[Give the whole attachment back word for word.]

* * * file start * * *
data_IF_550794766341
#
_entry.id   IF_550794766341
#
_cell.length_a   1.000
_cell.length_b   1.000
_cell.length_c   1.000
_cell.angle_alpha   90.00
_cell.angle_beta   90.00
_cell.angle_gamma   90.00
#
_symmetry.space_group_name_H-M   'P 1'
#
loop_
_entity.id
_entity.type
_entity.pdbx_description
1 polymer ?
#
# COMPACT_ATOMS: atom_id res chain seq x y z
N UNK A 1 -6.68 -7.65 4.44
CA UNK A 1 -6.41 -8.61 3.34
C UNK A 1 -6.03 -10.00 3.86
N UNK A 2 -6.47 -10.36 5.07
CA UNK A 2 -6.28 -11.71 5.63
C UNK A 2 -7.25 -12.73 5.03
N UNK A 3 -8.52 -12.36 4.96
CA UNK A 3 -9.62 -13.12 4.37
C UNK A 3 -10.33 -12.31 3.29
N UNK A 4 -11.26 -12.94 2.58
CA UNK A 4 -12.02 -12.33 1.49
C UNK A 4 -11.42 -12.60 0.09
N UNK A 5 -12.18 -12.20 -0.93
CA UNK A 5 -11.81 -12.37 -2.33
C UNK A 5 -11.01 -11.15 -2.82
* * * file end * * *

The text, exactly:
data_IF_550794766341
#
_entry.id   IF_550794766341
#
_cell.length_a   1.000
_cell.length_b   1.000
_cell.length_c   1.000
_cell.angle_alpha   90.00
_cell.angle_beta   90.00
_cell.angle_gamma   90.00
#
_symmetry.space_group_name_H-M   'P 1'
#
loop_
_entity.id
_entity.type
_entity.pdbx_description
1 polymer ?
#
# COMPACT_ATOMS: atom_id res chain seq x y z
N UNK A 1 -6.68 -7.65 4.44
CA UNK A 1 -6.41 -8.61 3.34
C UNK A 1 -6.03 -10.00 3.86
N UNK A 2 -6.47 -10.36 5.07
CA UNK A 2 -6.28 -11.71 5.63
C UNK A 2 -7.25 -12.73 5.03
N UNK A 3 -8.52 -12.36 4.96
CA UNK A 3 -9.62 -13.12 4.37
C UNK A 3 -10.33 -12.31 3.29
N UNK A 4 -11.26 -12.94 2.58
CA UNK A 4 -12.02 -12.33 1.49
C UNK A 4 -11.42 -12.60 0.09
N UNK A 5 -12.18 -12.20 -0.93
CA UNK A 5 -11.81 -12.37 -2.33
C UNK A 5 -11.01 -11.15 -2.82